Hang in there. First off, you don’t need the degree to get into the field. It helps, but is not the end all be all just as certifications are not. With that said, anything you do will help you out. Pen Testing is not something you just jump right into. Look at a few books out there like “Hacking: the Art of Exploitation” or others. We have all read this or a similar book at some point. Start looking for ways to gain exprience in the general IT world. There are a few good threads on here about the skills that we should have. I wish I had the link handy for you. You need to know a bit about a whole lot of stuff like networking, linux, windows, and some programming (scripting). Just to pick a few. I would suggest trying to find a tech support job with Best Buy or soemthing where you can get soem hands on with various different systems. I did soem part time consulting prior to getting the job I hold now. That let me get into some sys admin and networking experience. take your time and look at what is out there. As far a certs go, look at the net + and security + form CompTia. These are good entry level certs that will open your eyes. Look at using a Linux disto if you have not used linux before. There are live cds that you can use that will not affect your host system. And a last piece of advice, find a mentor that can help guide you. This could be one of your instructors or some one that has been in the IT field for a while. Good luck.

    • #24087

      In my experience experience is king.  Some things you can do to get IT field experience (and document some security experience along the way) involve volunteering.  Most churches and non-profits are woefully inept at IT like tasks and especially so when it comes to security.  Most have SOHO networks and many have websites (most of these are contracted out).  You can offer to help out with IT support and while you’re at it do security assessments that can be documented on your resume.  Note I’m not talking about using a non-profit’s SOHO network as a pen testing lab, but locating places where they are vulnerable and offering suggestions on how to fix it without breaking their “infrastructure”.  I know a network admin who stepped her way into a paying contract job as a direct result of her volunteer work with an unrelated non-profit.

      Good luck.

    • #24088

      Thanks you two. former33t, that sounds like a good idea. sgt_mjc, I’m not a complete noob man…not that I’m the best either, but I got into linux a couple years ago. I was just wondering though, do you guys know how the programming field is currently? People doing Penetration Testing currently, do you see it being a field where alot more people will be doing it a couple more years down the road and jobs will be available? A degree sounds like a stable thing to me, I didn’t exactly want to get a bunch of certifications together because then I’d have to pay to renew them eventually and your degree stays there on your resume. I eventually wouldn’t mind going for a few of them. Going around to spots like, Y! Jobs, etc, I see programmers are in need, but not as many jobs are open for Pen Testers. Do you guys think it’d be better to get a computer science degree emphasizing and then move into the InfoSec field. I was thinking maybe I try out a few classes and see how it holds then make my decision, but I’d like to get some more opinions…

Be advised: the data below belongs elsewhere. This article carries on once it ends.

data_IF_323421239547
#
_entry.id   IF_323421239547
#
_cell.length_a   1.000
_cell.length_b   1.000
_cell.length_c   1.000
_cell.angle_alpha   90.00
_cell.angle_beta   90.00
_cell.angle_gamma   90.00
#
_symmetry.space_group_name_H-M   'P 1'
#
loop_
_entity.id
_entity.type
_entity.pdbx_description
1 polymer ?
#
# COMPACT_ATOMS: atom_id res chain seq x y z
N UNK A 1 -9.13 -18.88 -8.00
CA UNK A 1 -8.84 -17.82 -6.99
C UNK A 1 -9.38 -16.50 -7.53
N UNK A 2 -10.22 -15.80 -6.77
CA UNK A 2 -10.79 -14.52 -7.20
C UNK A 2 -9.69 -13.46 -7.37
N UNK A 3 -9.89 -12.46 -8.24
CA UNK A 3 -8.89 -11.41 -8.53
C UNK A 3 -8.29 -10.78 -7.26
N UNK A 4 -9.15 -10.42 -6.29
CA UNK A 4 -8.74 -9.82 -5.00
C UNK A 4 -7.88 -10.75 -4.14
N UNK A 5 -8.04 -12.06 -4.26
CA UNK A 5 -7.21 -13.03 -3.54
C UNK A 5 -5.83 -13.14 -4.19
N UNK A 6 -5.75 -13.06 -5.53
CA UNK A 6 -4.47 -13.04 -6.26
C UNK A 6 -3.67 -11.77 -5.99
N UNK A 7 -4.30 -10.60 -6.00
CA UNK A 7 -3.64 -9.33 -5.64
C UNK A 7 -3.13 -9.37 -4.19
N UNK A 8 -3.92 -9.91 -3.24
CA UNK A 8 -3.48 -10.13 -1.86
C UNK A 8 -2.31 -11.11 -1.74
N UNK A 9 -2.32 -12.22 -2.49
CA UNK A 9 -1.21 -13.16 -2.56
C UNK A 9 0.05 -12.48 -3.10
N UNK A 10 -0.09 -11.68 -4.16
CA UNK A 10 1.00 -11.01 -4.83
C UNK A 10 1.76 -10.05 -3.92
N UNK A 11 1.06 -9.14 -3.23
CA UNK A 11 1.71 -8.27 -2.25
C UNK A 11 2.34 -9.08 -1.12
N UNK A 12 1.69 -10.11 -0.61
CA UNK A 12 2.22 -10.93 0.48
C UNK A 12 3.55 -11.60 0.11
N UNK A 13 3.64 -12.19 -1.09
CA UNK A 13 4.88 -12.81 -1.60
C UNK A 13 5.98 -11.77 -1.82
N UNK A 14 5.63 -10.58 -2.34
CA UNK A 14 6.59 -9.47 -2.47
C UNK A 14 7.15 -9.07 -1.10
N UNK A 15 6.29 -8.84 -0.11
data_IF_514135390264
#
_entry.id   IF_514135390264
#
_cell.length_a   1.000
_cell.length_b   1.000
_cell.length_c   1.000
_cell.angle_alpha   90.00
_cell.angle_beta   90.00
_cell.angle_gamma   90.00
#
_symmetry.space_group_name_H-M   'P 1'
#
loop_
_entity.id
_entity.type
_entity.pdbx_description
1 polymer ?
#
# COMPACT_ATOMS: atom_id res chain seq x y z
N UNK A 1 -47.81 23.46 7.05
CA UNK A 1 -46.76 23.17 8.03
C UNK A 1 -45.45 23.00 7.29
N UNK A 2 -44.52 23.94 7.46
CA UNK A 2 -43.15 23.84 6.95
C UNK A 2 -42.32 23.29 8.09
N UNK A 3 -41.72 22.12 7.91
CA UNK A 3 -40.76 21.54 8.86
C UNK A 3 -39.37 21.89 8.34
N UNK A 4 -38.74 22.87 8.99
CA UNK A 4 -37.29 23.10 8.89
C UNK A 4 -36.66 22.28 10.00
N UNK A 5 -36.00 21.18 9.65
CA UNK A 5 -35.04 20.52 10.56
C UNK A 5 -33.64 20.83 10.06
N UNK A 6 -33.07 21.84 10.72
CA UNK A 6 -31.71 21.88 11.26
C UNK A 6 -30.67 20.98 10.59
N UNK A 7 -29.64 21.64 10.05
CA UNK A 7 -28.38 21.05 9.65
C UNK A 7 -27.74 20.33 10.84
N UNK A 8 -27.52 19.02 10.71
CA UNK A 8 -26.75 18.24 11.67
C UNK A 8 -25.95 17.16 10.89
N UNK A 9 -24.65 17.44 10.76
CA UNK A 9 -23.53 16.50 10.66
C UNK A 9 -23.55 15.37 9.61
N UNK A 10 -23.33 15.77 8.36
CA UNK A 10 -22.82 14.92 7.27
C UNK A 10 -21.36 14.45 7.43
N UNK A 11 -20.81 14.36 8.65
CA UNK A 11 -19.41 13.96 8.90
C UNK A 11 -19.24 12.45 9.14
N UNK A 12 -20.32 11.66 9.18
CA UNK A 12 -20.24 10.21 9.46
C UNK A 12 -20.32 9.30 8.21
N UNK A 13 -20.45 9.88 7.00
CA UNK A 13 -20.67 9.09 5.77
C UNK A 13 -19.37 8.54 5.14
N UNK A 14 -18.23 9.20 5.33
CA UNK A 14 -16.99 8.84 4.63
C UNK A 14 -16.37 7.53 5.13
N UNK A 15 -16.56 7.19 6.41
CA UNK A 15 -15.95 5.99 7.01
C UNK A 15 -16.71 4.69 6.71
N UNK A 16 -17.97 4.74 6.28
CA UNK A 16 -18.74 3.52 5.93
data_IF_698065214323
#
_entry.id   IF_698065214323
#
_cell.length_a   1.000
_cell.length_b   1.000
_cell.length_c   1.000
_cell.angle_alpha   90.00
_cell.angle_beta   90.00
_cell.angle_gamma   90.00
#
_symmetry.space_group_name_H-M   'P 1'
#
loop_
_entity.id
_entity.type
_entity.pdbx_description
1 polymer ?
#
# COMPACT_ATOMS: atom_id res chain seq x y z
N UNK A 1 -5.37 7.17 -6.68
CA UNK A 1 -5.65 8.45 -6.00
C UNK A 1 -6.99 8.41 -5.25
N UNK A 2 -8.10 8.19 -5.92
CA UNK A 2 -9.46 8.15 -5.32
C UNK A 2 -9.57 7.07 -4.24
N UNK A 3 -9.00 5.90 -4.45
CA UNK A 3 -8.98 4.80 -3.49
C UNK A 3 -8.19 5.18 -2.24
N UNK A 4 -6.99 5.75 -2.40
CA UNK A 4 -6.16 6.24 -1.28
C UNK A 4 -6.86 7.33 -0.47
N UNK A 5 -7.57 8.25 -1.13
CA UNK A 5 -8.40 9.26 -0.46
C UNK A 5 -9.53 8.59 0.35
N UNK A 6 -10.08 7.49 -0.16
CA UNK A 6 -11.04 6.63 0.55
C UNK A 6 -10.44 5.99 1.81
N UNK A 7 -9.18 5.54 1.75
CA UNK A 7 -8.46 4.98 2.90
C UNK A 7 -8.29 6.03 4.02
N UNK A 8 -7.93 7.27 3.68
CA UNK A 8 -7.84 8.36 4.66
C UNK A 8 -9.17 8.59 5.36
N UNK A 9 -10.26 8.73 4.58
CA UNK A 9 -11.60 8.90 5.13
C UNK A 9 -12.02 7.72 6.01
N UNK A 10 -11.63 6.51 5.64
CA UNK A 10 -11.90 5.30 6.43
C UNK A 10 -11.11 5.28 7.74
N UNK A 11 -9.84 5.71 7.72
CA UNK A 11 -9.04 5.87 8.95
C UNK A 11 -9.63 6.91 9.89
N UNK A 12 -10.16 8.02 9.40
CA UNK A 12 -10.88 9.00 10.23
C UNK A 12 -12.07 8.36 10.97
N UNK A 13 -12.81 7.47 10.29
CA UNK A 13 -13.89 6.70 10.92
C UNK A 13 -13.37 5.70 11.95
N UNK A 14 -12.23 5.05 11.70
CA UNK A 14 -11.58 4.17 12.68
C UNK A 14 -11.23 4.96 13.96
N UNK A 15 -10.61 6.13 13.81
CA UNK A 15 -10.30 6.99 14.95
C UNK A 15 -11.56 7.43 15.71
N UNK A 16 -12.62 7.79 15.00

• #24089
      Michael J. Conway

      I wasn’t trying to suggest that you were a noob. I jusst did not know your background and I would give the same advice to pretty much any one out there. After all, we live in a MS domincated world. Back on topic though, we do pen testing where I work, but it is usually associated with doing certification and accreditation testing. We get contracted to do the vulnerability assesment and then often come back and then do a pen test on the system. What you are seeing is that there are few if any that do nothing but pen tests. My background includes a BS in Software Engineering and a Masters in InfoSec. BEing able to read and write code helps, but I wish that I had more sysadmin experience. So as former33t said, do some non-profit work. Programming will never go away. We are too wired these days. Good luck.